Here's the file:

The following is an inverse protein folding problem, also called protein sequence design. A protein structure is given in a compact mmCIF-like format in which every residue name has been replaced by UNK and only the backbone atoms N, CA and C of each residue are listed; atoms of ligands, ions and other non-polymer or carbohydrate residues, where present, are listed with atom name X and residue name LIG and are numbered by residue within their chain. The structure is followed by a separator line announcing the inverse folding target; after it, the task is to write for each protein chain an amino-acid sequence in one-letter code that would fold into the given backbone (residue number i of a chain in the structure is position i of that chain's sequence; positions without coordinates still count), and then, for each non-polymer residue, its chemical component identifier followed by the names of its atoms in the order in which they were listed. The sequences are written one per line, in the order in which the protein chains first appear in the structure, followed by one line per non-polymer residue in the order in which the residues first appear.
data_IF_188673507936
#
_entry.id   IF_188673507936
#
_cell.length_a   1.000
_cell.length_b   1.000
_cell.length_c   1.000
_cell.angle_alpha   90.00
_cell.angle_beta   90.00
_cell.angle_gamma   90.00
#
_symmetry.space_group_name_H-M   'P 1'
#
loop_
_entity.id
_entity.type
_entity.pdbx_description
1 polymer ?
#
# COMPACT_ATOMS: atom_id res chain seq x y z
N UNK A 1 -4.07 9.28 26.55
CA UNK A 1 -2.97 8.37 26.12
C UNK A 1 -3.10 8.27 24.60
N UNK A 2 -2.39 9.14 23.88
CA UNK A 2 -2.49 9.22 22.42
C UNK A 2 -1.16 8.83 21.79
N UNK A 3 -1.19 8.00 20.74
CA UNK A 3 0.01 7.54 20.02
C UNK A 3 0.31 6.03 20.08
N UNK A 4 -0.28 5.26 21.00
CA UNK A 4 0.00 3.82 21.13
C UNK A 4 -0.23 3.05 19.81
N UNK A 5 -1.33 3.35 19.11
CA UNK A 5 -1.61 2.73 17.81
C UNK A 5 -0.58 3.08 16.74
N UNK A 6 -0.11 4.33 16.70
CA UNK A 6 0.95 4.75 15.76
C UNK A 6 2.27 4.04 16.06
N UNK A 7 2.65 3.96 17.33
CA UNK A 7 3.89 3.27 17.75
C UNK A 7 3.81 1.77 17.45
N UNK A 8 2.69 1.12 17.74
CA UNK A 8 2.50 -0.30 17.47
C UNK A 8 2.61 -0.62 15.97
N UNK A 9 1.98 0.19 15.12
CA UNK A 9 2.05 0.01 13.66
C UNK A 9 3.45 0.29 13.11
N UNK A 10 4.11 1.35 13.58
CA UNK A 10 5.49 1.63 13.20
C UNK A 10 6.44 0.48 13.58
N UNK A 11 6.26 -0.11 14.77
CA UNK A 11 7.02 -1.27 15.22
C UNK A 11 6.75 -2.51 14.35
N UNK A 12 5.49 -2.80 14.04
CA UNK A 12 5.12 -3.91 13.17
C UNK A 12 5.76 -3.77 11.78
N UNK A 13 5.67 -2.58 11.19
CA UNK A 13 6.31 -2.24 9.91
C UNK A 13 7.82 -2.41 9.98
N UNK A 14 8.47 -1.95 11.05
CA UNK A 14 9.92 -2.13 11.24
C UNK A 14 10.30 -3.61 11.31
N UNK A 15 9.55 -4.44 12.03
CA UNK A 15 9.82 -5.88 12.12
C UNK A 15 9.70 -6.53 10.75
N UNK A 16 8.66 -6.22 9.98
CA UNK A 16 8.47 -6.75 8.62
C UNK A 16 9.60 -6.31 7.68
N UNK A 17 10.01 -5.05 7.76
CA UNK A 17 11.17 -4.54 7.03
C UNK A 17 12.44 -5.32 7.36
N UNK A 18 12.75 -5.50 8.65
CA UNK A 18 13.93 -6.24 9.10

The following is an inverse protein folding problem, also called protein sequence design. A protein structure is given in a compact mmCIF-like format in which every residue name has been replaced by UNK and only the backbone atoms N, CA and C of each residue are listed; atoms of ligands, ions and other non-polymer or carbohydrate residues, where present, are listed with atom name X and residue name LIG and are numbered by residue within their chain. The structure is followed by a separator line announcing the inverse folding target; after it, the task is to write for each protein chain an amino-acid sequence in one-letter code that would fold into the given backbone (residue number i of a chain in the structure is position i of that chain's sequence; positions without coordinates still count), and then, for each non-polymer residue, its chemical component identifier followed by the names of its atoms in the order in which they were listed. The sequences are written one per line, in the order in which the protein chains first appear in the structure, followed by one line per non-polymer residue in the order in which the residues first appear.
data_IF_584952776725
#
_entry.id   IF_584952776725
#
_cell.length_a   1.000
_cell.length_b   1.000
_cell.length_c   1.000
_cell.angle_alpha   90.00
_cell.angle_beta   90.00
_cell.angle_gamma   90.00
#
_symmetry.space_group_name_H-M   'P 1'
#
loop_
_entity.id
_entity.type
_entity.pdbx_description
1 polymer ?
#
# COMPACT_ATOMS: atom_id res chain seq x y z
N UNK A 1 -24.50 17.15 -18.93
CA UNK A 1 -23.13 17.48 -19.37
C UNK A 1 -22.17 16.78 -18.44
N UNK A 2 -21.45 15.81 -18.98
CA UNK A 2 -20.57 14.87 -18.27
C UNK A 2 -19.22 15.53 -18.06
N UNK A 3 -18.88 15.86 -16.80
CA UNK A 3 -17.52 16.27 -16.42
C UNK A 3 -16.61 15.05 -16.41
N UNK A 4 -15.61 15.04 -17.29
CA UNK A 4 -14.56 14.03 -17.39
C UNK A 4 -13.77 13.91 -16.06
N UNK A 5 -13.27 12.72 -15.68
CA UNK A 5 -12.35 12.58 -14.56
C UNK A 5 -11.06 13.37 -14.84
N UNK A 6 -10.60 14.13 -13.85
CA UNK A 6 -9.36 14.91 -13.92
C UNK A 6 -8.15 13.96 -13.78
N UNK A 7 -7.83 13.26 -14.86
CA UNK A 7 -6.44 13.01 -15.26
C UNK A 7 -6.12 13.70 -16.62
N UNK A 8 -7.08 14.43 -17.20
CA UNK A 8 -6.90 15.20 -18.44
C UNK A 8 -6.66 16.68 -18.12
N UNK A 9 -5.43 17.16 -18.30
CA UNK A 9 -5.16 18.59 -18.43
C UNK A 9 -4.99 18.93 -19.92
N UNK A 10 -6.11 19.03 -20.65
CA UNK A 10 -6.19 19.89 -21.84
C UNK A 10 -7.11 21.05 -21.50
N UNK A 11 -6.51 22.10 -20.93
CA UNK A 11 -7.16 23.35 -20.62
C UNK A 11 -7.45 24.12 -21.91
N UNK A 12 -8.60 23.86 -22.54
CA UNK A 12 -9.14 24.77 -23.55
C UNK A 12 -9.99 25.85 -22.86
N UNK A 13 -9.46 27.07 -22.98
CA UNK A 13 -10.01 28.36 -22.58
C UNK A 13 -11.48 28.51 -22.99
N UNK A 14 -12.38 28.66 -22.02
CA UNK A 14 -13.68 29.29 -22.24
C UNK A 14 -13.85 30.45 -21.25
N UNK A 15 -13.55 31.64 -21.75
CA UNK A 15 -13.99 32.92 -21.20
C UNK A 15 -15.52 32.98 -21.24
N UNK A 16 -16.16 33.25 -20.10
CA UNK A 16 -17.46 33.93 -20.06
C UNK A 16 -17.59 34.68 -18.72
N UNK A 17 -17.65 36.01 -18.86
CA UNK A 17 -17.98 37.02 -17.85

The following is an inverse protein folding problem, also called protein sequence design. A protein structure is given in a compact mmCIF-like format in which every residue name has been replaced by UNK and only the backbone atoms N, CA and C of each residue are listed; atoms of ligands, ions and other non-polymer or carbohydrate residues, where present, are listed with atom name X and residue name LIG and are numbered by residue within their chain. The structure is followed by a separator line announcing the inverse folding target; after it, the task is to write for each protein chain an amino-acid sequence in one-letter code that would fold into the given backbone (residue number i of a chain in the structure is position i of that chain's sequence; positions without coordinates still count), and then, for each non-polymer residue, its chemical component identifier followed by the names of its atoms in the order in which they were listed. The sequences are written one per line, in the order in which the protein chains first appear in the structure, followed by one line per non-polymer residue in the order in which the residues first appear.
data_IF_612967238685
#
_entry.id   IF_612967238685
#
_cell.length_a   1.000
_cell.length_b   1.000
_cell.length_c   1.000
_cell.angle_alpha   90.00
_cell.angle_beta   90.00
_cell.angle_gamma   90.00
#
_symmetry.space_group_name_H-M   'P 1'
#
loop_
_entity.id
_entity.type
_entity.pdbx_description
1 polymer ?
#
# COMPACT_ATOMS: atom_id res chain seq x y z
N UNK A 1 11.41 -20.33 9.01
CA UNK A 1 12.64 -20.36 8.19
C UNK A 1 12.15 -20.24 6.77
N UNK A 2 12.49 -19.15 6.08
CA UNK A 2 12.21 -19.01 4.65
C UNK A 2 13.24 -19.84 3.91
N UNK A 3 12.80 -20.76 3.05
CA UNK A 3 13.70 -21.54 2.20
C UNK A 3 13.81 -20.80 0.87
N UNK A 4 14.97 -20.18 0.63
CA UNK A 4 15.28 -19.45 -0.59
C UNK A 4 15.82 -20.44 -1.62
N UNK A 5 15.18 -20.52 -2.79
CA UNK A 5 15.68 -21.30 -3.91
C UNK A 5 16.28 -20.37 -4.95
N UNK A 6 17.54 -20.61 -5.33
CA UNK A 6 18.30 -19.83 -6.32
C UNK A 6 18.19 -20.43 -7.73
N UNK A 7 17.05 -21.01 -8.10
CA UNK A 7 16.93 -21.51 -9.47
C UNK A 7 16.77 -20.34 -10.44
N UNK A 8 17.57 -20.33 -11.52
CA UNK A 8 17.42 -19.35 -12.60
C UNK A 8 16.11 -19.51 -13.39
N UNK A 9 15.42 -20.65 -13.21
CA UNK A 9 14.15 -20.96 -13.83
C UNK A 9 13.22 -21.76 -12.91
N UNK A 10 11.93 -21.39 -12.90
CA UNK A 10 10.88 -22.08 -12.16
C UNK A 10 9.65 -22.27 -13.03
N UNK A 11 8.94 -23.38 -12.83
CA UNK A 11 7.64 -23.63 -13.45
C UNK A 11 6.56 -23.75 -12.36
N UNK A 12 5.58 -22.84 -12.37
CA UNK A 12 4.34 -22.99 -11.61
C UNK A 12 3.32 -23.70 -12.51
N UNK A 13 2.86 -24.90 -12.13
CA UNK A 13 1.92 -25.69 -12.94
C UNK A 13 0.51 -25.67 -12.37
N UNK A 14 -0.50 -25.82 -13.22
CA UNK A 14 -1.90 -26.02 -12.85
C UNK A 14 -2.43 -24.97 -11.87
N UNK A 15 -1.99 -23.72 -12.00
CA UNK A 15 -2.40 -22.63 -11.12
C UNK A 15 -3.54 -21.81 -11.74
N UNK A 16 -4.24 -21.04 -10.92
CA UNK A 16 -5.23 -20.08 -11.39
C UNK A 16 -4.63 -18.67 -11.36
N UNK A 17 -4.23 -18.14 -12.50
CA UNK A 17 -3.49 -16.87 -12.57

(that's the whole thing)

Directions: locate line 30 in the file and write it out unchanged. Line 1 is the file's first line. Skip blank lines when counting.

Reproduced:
C UNK A 3 0.31 6.03 20.08